Iran may also become more active in mobilizing Hazara in Afghanistan. Iran returned thousands of fighters from Liwa Fatamiyoun – a proxy force drawn from ethnic Hazara – from Syria to Afghanistan by April 2019.[21] Iran’s continued relationship to these fighters is unclear from publicly available information. Alipur has reportedly recruited former Fatamiyoun into his militia and an anonymous security official accused him of supporting an effort by Iran to establish structures for a future rapid mobilization of Fatamiyoun in April 2019.[22] Multiple Hazara clerics and politicians also warned in early 2019 that there is a significant risk of remobilization among the Fatamiyoun if the Taliban and ISIS continue to threaten the Hazara.[23]

Further Mobilization and Maneuvers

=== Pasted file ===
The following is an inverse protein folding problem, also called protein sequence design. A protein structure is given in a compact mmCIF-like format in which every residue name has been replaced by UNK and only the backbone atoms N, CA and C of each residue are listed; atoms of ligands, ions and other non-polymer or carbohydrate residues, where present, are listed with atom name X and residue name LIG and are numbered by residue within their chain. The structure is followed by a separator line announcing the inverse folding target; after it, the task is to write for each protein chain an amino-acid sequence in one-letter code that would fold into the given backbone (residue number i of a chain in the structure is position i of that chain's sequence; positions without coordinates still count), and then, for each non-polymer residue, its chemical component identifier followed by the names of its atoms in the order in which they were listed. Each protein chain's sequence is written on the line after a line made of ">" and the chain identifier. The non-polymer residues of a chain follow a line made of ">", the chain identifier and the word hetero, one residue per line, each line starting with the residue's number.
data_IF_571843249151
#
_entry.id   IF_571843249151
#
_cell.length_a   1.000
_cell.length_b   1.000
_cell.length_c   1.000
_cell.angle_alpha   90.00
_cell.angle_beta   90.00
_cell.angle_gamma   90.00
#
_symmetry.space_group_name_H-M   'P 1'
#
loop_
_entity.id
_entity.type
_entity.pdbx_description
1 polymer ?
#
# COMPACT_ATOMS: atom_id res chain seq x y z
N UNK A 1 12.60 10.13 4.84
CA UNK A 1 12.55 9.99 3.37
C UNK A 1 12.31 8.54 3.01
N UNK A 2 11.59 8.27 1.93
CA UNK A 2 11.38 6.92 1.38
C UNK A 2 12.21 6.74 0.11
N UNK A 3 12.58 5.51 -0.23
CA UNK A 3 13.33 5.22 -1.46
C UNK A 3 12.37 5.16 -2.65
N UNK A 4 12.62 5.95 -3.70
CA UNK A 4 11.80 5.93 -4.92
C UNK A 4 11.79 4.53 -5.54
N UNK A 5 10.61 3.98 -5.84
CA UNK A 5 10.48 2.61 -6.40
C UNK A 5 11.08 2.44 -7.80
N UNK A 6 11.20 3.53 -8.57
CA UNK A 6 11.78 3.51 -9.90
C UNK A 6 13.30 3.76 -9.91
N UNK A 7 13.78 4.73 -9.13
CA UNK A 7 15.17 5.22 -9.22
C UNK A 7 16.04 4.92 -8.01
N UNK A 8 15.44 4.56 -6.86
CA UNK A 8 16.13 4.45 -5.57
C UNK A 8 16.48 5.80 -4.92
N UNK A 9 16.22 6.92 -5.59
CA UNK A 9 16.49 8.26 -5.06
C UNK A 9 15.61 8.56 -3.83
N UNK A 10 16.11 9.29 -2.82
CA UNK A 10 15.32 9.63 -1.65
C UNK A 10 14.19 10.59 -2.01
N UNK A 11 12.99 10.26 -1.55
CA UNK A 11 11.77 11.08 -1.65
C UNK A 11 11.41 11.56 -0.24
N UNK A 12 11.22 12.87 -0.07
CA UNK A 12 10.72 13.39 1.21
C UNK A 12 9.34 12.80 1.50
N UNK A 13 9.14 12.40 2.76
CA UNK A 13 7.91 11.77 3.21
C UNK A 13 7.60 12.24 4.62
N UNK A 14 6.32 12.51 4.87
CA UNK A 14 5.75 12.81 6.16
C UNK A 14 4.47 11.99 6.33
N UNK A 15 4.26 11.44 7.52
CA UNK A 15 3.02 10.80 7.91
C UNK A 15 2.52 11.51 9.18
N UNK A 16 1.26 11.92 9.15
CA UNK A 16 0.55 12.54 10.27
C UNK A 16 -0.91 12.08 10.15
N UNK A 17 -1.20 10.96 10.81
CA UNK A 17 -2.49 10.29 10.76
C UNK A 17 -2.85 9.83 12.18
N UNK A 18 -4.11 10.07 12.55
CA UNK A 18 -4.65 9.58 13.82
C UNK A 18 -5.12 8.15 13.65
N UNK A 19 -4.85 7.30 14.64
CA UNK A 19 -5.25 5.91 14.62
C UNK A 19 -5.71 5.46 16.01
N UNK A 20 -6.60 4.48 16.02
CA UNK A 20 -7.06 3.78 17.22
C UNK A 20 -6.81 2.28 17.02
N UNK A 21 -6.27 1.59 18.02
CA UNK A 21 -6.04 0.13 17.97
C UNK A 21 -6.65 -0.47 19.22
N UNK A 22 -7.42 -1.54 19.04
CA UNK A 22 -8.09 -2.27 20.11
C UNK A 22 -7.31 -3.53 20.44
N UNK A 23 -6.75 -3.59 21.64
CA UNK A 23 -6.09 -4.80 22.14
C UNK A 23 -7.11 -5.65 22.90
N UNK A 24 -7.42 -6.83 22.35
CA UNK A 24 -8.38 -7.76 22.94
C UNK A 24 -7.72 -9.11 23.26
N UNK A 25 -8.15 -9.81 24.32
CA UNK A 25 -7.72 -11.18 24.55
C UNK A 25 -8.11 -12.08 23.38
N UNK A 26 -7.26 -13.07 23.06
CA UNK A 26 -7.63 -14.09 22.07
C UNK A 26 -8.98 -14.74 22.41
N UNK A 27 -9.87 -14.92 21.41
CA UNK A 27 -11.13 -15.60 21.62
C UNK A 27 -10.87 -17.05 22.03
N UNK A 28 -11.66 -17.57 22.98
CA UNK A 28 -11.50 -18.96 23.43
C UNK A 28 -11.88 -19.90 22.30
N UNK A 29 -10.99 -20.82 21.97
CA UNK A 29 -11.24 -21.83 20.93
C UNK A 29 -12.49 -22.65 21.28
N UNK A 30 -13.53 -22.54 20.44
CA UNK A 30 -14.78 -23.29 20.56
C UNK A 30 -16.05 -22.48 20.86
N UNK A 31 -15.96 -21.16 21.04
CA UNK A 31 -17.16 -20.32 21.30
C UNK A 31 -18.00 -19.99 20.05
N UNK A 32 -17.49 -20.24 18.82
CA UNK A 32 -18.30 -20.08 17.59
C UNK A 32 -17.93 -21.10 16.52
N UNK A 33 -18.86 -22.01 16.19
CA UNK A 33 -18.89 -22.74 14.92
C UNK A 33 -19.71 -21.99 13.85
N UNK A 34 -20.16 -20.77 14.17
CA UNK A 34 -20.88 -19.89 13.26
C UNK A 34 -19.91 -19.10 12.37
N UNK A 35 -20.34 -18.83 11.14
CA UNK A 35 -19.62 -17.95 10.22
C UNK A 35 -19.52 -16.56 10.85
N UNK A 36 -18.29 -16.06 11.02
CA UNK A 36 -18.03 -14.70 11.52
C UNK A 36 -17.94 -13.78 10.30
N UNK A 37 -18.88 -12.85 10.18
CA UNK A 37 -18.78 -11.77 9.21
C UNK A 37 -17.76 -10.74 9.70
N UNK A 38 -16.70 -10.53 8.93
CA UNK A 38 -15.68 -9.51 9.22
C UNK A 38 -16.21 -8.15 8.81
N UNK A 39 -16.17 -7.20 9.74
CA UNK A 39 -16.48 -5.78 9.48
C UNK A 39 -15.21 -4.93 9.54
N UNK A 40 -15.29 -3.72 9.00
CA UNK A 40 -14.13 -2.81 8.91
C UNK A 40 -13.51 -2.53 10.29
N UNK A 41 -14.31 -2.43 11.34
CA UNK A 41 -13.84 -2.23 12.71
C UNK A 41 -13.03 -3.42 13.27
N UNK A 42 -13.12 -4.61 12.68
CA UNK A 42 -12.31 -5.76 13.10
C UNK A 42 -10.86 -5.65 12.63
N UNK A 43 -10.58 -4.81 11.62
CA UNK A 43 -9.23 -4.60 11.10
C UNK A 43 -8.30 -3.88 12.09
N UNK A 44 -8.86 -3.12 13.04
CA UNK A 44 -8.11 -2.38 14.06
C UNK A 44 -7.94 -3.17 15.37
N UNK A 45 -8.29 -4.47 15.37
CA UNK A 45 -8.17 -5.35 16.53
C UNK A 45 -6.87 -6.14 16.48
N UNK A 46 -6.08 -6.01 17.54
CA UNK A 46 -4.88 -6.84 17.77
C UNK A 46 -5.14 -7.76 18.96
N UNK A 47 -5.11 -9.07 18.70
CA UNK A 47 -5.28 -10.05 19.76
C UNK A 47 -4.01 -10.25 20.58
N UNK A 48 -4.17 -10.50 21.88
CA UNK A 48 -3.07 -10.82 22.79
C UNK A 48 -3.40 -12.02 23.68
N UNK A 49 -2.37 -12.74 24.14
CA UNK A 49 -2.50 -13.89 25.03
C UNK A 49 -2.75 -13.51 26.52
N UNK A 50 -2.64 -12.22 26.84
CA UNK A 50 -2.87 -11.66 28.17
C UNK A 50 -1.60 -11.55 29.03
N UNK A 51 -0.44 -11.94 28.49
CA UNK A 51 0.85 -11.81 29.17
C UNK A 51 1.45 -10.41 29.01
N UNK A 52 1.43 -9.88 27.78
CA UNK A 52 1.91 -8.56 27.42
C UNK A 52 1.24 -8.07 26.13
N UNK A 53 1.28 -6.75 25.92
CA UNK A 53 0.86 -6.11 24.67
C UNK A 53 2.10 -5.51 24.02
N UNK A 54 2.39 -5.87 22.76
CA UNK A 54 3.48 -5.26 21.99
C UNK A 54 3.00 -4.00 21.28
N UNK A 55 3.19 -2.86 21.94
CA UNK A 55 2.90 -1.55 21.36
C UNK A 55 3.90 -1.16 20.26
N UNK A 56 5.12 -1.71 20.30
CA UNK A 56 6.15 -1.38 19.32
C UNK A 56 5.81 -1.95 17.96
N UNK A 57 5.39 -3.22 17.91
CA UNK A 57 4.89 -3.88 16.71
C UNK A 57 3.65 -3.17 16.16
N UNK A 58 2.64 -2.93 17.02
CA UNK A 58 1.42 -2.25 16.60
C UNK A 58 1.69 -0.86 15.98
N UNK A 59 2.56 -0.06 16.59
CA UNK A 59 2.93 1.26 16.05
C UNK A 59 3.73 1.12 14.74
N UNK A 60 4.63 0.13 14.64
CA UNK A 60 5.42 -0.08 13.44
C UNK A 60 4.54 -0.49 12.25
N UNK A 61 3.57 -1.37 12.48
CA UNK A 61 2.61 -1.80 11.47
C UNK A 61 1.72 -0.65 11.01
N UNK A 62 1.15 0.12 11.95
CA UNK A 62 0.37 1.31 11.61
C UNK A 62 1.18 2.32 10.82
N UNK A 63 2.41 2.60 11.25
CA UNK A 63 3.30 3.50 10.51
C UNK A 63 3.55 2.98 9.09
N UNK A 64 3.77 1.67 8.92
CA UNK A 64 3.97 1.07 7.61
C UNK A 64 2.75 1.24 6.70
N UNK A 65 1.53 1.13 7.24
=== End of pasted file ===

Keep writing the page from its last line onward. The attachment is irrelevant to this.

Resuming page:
The Taliban’s threat led the Tajik, Uzbek, and Hazara leaders to unite their militias and form the Northern Alliance in the 1990s. A similar unification could occur again. Several Tajik, Uzbek and Hazara leaders – including Dostum – already support Jamiat member and Afghan Chief Executive Abdullah Abdullah in the September 2019 Afghan Presidential Election.[24] There is also an ongoing effort to persuade Atta and other influential members of Jamiat to support Abdullah.[25] The elections are unlikely to occur amidst a withdrawal by the U.S. and NATO, but this tentative political alliance indicates that the historically fractious Tajik, Uzbek, and Hazara powerbrokers could be in a position to cooperate politically and militarily against the Taliban. However, historic divisions between these powerbrokers could still preclude them from reconstituting the Northern Alliance.[26]